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Merit or mega-hits?

Have the most coveted music awards gone commercial? Domination by top 40 stars makes it look that way.

The Black Eyed Peas from left, will. i. am, apl.de.ap, Fergie, and Taboo are seen backstage at the Grammy Nominations Concert on Dec. 2, 2009, in Los Angeles.

Matt Sayles/AP/File

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The 52nd Annual Grammy Awards are a week early this year (a move to avoid competing with NBC Olympics coverage), but that is not the only change getting attention this awards season.

"This year's [list of] nominees for Album of the Year – Beyoncé, Black-Eyed Peas, Lady Gaga, Taylor Swift, and Dave Matthews – reads like a year-end Billboard Chart summary," writes former industry professional Robin Zaremski in an e-mail. She now teaches music business at Albright College in Reading, Pa.

The domination by Top 40 artists has led to grumbling among fans and critics alike that the Grammys have gone commercial, favoring artists who will draw ratings for the telecast and give a boost to record sales.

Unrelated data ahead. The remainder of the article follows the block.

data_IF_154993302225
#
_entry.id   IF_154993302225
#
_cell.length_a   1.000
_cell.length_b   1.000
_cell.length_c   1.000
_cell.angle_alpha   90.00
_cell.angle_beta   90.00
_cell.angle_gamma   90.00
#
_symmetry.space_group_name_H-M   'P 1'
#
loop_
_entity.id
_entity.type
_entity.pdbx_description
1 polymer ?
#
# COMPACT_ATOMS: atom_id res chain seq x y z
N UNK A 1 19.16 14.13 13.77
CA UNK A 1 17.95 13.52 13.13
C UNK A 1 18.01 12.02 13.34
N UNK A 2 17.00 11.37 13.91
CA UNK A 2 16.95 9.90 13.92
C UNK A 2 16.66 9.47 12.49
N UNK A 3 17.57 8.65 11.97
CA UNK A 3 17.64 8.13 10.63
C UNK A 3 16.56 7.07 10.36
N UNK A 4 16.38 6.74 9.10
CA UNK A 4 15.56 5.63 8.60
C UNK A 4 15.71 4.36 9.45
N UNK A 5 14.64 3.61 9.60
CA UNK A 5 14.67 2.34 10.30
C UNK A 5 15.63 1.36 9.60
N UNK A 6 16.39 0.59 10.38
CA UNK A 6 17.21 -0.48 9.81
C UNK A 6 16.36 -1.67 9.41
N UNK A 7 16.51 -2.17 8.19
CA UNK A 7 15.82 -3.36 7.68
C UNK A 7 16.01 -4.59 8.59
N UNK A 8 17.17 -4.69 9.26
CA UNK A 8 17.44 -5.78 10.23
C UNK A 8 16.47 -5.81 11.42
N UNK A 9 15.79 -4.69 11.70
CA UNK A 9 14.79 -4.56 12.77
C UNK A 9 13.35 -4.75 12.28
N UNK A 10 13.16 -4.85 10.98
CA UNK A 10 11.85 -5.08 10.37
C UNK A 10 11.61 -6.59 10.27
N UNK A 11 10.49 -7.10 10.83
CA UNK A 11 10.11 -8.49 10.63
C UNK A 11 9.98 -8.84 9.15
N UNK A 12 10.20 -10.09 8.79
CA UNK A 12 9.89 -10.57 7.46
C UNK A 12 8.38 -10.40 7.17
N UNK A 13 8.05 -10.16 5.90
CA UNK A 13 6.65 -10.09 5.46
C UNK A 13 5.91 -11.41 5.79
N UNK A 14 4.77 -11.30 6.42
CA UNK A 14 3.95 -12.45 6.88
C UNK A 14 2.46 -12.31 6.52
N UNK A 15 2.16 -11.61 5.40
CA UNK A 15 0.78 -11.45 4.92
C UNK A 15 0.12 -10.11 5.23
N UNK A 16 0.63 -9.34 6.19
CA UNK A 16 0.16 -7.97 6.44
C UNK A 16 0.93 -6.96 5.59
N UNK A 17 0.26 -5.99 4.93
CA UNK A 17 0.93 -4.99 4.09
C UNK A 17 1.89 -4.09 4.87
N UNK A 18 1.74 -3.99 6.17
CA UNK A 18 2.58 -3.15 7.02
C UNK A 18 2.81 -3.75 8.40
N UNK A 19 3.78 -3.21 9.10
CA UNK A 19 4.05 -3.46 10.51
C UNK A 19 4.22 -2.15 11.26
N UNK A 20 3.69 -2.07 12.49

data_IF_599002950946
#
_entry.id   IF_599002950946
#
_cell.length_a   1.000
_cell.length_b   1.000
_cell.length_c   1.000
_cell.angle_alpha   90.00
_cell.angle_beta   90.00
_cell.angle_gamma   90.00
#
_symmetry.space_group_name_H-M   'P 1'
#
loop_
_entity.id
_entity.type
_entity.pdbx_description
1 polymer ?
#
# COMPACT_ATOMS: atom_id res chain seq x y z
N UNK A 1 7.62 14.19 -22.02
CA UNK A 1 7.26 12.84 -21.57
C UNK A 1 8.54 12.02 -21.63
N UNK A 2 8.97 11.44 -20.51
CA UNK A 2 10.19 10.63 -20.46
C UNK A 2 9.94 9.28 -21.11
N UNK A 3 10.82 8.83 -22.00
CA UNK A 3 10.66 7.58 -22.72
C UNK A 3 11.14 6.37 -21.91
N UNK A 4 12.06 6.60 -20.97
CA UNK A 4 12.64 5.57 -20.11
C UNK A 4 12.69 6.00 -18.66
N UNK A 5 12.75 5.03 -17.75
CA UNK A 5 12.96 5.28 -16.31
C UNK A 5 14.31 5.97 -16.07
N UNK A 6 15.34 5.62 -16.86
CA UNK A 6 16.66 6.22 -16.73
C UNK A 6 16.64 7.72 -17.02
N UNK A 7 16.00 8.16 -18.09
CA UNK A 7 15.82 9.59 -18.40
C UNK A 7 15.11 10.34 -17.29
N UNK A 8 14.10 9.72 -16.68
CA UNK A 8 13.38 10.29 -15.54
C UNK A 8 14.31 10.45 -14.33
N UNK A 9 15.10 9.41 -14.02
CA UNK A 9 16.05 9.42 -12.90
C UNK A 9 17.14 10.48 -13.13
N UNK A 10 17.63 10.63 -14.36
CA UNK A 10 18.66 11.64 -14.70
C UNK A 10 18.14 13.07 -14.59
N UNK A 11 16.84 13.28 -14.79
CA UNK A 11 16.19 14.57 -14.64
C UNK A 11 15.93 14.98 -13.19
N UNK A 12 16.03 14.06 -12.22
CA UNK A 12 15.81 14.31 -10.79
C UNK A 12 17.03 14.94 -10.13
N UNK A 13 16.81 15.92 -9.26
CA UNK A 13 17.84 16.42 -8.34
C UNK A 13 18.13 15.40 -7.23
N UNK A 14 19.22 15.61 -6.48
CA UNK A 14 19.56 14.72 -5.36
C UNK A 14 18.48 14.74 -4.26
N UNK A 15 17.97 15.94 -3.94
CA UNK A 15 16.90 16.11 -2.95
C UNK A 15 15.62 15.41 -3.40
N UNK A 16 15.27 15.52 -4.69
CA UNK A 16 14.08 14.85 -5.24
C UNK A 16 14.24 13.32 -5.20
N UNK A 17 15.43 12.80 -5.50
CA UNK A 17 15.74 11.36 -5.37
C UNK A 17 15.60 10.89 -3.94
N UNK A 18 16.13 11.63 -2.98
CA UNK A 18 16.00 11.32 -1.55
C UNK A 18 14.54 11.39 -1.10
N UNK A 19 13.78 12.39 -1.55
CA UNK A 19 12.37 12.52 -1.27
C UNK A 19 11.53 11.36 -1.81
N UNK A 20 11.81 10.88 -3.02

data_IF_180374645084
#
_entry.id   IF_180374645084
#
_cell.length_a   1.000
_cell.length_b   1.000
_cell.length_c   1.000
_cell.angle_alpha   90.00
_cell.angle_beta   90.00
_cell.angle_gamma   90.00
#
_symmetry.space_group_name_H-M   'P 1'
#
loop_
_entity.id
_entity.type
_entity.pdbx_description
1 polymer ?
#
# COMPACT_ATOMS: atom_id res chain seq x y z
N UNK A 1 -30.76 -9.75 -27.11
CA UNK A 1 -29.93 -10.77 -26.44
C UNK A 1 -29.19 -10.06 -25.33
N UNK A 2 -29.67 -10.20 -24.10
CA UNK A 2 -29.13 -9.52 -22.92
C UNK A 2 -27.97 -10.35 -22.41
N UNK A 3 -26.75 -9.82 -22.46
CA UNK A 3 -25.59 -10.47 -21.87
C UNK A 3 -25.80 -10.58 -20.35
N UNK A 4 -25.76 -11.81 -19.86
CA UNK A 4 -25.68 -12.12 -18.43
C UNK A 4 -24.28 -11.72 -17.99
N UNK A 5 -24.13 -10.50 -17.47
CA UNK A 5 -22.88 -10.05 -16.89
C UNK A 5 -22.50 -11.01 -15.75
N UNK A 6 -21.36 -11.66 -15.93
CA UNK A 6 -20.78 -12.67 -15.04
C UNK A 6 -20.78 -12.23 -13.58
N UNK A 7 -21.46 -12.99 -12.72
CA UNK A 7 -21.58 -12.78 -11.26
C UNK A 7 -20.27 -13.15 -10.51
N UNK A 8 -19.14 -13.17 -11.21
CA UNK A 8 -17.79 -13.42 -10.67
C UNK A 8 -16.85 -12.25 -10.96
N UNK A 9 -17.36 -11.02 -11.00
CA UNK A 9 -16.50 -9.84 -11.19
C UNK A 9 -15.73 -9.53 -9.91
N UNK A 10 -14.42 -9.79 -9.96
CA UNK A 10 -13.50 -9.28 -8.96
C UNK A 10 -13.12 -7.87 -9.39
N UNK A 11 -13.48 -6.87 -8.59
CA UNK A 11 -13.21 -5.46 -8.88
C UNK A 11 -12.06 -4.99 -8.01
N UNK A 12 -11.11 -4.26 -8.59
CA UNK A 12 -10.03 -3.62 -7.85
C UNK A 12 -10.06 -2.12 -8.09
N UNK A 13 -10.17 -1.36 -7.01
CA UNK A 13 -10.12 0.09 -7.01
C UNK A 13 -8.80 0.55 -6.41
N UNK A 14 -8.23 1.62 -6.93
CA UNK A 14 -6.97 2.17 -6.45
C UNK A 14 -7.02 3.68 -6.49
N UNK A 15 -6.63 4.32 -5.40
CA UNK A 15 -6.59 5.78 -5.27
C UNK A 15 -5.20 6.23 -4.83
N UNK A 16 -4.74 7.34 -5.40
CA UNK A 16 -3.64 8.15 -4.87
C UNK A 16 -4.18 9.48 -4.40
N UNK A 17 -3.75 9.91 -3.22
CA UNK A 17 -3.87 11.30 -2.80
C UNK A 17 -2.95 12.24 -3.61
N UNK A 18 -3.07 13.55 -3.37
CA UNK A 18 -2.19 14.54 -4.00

Alone among the televised music-awards ceremonies, the Grammys are peer-selected – by the 12,000 or so voting members of the National Academy of Recording Arts and Sciences (NARAS), which sponsors the awards and telecast. The goal and official position of the academy is that the nominees and winners are snapshots of the best in recorded music released during the previous qualification window, which this year ran from Oct. 1, 2008, to Aug. 31, 2009.

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